Although IRR is an appealing metric to many, it should always be used in conjunction with NPV for a clearer picture of the value represented by a potential project a firm may undertake.
Issues with 'Internal Rate of Return (IRR)'
While IRR is a very popular metric in estimating a project’s profitability, it can be misleading if used alone. Depending on the initial investment costs, a project may have a low IRR but a high NPV, meaning that while the pace at which the company sees returns on that project may be slow, the project may also be adding a great deal of overall value to the company.
A similar issue arises when using IRR to compare projects of different lengths. For example, a project of a short duration may have a high IRR, making it appear to be an excellent investment, but may also have a low NPV. Conversely, a longer project may have a low IRR, earning returns slowly and steadily, but may add a large amount of value to the company over time.
Another issue with IRR is not one strictly inherent to the metric itself, but rather to a common misuse of IRR. People may assume that, when positive cash flows are generated during the course of a project (not at the end), the money will be reinvested at the project’s rate of return. This can rarely be the case. Rather, when positive cash flows are reinvested, it will be at a rate that more resembles the cost of capital. Miscalculating using IRR in this way may lead to the belief that a project is more profitable than it actually is in reality. This, along with the fact that long projects with fluctuating cash flows may have multiple distinct IRR values, has prompted the use of another metric called modified internal rate of return (MIRR). MIRR adjusts the IRR to correct these issues, incorporating cost of capital as the rate at which cash flows are reinvested, and existing as a single value. Because of MIRR’s correction of the former issue of IRR, a project’s MIRR will often be significantly lower than the same project’s IRR. (For more, see: Internal Rate Of Return: An Inside Look.)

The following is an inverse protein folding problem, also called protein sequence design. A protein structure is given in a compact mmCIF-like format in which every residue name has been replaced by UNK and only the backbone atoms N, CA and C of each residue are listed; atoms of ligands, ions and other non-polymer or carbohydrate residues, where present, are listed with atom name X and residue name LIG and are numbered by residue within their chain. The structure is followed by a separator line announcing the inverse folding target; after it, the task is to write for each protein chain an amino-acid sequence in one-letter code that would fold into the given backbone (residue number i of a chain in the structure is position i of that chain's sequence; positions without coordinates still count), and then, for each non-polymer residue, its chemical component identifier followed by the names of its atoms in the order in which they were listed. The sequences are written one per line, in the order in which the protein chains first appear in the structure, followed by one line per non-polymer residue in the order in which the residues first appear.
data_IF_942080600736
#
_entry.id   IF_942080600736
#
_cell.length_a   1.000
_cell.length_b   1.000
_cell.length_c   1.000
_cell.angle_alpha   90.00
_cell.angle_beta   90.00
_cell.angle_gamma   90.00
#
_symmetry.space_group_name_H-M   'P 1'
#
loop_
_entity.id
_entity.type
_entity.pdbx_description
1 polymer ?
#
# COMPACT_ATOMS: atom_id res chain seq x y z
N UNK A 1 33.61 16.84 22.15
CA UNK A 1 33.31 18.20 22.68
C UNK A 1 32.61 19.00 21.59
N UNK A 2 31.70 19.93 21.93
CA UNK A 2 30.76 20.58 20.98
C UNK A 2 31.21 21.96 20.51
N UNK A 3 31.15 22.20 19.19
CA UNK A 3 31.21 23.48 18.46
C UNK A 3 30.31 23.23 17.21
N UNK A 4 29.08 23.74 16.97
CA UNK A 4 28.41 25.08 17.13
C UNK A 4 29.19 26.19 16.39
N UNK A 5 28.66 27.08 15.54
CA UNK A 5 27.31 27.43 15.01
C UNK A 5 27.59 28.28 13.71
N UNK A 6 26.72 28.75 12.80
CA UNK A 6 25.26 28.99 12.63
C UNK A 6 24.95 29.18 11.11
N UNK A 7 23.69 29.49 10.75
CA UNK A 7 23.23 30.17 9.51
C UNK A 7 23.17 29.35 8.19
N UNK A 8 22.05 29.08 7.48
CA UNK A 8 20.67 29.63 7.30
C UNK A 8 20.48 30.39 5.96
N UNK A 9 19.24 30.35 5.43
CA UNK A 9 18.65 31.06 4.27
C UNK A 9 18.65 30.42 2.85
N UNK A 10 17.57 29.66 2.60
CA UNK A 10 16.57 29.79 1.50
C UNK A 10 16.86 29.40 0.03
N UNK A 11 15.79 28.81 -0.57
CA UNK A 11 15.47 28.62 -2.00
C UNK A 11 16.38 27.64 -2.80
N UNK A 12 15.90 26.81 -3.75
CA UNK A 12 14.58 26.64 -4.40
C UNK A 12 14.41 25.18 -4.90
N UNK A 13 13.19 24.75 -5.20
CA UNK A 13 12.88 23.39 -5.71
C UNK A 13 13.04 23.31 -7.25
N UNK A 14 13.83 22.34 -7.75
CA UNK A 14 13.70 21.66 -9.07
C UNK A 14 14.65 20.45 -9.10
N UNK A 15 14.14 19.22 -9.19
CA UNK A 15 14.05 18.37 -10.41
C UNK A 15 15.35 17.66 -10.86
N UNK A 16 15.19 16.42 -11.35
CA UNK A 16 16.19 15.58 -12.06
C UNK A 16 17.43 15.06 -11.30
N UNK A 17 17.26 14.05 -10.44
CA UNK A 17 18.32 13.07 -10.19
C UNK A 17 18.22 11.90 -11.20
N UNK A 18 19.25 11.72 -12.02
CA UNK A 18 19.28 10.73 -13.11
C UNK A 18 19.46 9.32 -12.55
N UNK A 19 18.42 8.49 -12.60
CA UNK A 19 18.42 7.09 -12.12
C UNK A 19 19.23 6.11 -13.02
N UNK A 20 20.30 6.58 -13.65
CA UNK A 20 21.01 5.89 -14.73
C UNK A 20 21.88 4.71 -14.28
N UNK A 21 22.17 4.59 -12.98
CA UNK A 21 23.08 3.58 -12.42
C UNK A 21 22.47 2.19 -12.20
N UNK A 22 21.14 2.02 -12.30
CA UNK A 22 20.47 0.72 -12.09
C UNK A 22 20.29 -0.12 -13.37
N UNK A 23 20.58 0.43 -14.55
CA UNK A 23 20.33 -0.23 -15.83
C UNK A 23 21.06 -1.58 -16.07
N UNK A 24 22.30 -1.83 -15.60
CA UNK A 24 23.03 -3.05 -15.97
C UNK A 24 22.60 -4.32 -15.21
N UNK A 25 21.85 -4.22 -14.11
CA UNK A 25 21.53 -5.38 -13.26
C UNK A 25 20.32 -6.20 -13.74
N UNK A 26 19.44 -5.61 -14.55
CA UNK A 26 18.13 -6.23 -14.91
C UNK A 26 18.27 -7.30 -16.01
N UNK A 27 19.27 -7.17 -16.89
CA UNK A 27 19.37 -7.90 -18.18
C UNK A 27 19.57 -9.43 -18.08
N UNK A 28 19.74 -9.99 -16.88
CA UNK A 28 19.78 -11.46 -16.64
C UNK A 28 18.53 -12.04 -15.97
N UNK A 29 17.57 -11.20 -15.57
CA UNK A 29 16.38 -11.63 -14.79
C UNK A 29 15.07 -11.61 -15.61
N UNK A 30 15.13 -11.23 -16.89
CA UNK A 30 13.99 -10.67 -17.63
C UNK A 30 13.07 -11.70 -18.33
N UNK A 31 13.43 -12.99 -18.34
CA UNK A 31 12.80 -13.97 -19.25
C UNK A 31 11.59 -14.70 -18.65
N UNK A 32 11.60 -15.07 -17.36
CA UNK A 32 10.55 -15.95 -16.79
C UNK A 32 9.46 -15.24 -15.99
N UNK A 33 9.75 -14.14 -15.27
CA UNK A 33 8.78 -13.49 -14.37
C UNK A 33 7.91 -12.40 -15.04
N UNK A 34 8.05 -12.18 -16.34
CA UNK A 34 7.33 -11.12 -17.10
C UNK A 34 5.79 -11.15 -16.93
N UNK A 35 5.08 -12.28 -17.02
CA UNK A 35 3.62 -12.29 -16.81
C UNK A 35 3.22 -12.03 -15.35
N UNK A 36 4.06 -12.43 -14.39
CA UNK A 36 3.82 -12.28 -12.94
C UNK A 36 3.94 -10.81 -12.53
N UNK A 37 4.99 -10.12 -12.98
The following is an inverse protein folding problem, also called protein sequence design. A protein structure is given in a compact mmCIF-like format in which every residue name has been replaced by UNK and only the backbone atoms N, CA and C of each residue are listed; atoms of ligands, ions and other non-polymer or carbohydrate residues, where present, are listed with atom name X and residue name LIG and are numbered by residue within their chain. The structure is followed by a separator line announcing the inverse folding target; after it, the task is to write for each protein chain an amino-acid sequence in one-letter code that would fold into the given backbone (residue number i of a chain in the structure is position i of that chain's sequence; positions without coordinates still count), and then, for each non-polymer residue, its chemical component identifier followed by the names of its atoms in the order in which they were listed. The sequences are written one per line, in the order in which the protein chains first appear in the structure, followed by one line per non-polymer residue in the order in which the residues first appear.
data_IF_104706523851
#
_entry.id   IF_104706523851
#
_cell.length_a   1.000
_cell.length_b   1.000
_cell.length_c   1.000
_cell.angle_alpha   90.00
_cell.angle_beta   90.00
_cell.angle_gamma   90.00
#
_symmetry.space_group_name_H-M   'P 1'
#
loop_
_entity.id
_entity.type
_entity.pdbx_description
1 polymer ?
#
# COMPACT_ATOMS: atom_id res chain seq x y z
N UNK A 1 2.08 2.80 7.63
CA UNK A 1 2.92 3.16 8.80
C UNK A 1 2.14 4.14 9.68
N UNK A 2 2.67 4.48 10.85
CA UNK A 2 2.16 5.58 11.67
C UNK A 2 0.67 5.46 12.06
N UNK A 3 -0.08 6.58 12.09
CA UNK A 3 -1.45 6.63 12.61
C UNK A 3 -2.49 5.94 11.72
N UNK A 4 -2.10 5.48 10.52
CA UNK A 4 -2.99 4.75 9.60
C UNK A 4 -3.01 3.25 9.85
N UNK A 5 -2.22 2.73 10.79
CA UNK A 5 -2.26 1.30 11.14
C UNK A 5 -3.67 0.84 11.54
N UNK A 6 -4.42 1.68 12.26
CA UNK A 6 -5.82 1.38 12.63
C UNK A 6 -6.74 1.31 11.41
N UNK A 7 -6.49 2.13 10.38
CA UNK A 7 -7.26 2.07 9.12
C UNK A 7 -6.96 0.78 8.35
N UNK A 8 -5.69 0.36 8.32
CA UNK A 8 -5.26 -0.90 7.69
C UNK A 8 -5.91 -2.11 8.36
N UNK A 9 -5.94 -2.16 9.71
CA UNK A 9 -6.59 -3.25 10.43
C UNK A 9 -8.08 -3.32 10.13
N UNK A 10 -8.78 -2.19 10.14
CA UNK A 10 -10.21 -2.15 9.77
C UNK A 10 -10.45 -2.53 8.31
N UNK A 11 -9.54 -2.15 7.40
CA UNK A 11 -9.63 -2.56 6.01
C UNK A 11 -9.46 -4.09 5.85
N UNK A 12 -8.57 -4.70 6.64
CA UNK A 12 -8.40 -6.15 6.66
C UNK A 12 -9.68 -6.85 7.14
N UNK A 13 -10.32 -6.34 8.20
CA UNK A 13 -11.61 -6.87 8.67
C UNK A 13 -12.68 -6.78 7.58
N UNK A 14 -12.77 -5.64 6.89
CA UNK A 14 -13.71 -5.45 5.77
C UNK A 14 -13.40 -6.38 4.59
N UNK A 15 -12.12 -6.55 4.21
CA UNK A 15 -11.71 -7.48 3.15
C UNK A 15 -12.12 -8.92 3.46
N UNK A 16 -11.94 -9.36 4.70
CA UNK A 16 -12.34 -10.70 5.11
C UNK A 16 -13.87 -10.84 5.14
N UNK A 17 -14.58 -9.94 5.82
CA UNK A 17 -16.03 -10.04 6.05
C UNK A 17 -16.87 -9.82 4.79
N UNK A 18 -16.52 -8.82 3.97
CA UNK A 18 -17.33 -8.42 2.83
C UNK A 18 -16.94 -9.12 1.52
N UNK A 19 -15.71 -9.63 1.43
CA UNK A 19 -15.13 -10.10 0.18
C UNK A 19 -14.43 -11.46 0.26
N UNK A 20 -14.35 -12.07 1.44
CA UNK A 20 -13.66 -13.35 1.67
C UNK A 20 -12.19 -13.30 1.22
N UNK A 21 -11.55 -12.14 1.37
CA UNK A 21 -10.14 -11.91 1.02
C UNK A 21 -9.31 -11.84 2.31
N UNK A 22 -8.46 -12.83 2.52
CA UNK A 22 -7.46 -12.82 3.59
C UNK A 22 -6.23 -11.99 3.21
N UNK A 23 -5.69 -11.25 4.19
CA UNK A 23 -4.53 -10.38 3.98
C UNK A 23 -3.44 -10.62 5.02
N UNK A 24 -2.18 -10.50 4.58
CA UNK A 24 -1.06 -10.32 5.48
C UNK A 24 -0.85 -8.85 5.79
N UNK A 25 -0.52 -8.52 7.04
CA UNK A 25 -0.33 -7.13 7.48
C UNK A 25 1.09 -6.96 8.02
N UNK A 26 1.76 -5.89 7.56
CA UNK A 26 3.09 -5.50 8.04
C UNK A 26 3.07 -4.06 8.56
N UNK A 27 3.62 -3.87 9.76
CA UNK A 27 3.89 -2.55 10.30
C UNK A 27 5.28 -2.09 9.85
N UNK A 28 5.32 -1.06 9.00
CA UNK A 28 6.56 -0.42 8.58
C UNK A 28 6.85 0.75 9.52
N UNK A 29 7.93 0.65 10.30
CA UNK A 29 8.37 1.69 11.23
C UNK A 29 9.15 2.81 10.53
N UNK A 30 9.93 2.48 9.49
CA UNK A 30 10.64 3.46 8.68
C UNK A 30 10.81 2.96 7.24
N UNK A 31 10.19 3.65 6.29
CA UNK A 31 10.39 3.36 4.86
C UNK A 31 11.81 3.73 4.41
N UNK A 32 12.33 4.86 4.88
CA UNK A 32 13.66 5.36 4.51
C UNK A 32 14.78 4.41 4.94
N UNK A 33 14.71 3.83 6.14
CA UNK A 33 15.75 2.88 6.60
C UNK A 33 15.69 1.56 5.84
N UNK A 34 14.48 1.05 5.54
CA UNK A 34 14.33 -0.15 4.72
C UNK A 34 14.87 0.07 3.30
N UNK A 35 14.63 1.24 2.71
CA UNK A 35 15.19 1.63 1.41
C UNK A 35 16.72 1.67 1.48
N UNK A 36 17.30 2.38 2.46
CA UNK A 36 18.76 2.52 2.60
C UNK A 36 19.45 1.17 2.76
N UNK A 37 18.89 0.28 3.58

IRR Rule
A measure for evaluating whether to proceed with a project or ... 
IRR
The currency abbreviation or currency symbol for the Iranian ... 
The Net Internal Rate Of Return ...
A measure of a portfolio or fund's performance that is equal ... 
Pooled Internal Rate Of Return ...
A method of calculating the overall internal rate of return (IRR) ... 
Modified Internal Rate Of Return ...
While the internal rate of return (IRR) assumes the cash flows ... 
Net Present Value  NPV
Net Present Value (NPV) is the difference between the present ...

Investing
Internal Rate Of Return: An Inside Look
Use this method to choose which project or investment is right for you. 
Investing
Return on Investment (ROI) Vs. Internal Rate of Return (IRR)
Read about the similarities and differences between an investment's internal rate of return (IRR) and its return on investment (ROI). 
Entrepreneurship & Small Business